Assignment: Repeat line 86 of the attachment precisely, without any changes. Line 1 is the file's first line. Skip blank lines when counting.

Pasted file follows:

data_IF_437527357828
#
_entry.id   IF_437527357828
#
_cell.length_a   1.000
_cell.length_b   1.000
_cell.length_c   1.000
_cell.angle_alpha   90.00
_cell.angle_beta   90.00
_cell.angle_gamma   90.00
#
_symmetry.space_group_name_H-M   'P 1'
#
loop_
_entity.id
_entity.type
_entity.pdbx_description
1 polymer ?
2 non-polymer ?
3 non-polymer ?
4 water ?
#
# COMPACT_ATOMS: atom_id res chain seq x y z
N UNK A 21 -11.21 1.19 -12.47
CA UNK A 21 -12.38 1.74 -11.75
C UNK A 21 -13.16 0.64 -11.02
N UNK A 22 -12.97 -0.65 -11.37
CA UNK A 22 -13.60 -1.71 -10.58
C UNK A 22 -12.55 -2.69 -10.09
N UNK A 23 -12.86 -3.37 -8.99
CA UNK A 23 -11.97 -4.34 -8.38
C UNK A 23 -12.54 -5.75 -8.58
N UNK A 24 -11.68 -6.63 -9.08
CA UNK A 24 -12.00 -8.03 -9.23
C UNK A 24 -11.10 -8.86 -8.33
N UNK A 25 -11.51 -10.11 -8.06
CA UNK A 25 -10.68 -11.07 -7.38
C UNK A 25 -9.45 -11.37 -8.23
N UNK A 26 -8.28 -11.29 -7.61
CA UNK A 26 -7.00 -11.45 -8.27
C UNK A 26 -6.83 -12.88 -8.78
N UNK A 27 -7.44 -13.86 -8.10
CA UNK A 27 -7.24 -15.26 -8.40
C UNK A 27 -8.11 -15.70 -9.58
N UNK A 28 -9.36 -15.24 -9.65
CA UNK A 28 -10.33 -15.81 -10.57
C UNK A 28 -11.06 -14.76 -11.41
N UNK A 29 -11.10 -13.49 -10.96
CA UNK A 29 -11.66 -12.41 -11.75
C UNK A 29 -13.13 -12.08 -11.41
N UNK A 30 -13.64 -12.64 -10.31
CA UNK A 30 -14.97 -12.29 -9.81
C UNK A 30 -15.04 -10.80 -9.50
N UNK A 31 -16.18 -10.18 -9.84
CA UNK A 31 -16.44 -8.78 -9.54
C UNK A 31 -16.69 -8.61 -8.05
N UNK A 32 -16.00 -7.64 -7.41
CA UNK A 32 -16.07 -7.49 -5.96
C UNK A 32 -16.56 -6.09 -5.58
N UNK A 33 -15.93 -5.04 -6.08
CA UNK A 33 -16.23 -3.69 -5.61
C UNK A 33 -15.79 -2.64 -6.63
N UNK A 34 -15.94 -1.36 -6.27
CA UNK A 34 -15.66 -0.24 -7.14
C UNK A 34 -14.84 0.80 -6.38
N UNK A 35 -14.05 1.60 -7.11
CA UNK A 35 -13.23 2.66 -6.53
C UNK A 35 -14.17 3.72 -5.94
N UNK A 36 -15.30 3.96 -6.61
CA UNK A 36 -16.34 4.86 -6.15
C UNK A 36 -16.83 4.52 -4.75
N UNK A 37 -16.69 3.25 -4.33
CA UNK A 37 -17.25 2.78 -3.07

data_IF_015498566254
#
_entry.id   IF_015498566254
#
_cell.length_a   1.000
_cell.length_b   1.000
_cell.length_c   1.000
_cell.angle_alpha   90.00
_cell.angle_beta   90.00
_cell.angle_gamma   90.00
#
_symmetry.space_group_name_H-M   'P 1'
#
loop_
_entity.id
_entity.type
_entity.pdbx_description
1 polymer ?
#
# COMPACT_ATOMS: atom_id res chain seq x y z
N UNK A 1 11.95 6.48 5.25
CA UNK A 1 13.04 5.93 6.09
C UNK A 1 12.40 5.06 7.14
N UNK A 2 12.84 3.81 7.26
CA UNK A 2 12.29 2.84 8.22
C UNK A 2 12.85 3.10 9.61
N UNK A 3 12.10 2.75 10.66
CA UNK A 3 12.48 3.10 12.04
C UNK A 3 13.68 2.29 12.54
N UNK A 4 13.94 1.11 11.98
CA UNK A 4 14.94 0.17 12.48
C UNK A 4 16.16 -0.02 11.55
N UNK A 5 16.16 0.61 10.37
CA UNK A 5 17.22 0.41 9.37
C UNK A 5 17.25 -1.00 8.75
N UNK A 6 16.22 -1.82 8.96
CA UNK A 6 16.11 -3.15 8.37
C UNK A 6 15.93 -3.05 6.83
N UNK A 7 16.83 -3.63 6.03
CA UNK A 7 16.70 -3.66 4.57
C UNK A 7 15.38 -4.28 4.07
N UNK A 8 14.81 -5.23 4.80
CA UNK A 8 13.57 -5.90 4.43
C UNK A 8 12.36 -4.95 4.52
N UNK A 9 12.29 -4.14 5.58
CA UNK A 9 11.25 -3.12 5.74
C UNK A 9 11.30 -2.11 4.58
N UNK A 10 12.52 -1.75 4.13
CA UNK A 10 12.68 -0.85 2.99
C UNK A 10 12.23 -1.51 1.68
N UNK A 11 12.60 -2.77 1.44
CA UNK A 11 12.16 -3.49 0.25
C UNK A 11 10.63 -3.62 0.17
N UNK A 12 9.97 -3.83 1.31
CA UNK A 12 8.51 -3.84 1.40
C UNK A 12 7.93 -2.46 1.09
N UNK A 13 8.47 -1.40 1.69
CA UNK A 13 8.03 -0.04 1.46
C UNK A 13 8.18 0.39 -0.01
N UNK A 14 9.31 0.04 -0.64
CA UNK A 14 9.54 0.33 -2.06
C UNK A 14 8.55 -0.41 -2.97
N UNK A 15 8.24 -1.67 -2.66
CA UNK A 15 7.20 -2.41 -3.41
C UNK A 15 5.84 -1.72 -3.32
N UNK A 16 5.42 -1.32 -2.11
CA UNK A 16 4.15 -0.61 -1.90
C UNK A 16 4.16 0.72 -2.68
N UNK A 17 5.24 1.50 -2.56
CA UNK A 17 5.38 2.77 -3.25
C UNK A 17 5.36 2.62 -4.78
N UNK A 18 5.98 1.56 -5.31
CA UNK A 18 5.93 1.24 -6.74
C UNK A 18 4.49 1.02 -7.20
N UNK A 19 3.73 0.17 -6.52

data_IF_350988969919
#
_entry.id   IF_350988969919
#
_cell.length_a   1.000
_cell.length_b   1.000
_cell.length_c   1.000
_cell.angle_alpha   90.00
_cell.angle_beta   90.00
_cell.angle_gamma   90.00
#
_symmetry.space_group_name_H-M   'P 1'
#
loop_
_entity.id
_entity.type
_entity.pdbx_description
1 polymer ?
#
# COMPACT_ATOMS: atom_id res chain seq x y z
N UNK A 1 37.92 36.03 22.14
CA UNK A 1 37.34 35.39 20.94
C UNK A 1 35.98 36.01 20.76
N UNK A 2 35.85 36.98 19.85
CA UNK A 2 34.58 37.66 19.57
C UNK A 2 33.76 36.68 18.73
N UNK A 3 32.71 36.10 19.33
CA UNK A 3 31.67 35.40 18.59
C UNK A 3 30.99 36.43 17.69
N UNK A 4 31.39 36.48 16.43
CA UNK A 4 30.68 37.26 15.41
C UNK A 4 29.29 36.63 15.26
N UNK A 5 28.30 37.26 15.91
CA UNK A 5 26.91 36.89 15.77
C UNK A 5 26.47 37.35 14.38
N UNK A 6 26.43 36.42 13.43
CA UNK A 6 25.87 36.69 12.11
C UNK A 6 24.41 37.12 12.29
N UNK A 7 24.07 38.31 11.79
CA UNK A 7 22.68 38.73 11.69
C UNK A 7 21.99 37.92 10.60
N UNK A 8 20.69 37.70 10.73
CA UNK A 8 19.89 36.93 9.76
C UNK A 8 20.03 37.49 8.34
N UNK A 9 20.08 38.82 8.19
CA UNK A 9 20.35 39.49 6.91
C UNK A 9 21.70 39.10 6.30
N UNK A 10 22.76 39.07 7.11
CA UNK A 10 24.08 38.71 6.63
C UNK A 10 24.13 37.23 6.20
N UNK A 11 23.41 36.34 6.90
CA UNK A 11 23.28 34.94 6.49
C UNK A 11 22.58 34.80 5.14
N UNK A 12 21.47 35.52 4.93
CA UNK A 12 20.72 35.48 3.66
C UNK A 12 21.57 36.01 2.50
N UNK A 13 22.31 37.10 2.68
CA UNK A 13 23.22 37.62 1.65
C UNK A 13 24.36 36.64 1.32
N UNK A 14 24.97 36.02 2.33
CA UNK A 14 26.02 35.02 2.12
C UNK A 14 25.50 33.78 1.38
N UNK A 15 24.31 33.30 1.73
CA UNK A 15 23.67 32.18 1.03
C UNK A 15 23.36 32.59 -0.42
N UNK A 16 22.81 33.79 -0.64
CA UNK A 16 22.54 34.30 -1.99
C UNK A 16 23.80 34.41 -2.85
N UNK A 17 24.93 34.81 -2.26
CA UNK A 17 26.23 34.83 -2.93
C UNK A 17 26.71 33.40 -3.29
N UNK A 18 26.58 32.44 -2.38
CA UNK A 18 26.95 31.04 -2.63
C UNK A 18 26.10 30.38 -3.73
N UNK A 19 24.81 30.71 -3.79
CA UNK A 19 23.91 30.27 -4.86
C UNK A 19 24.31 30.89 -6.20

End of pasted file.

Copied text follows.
#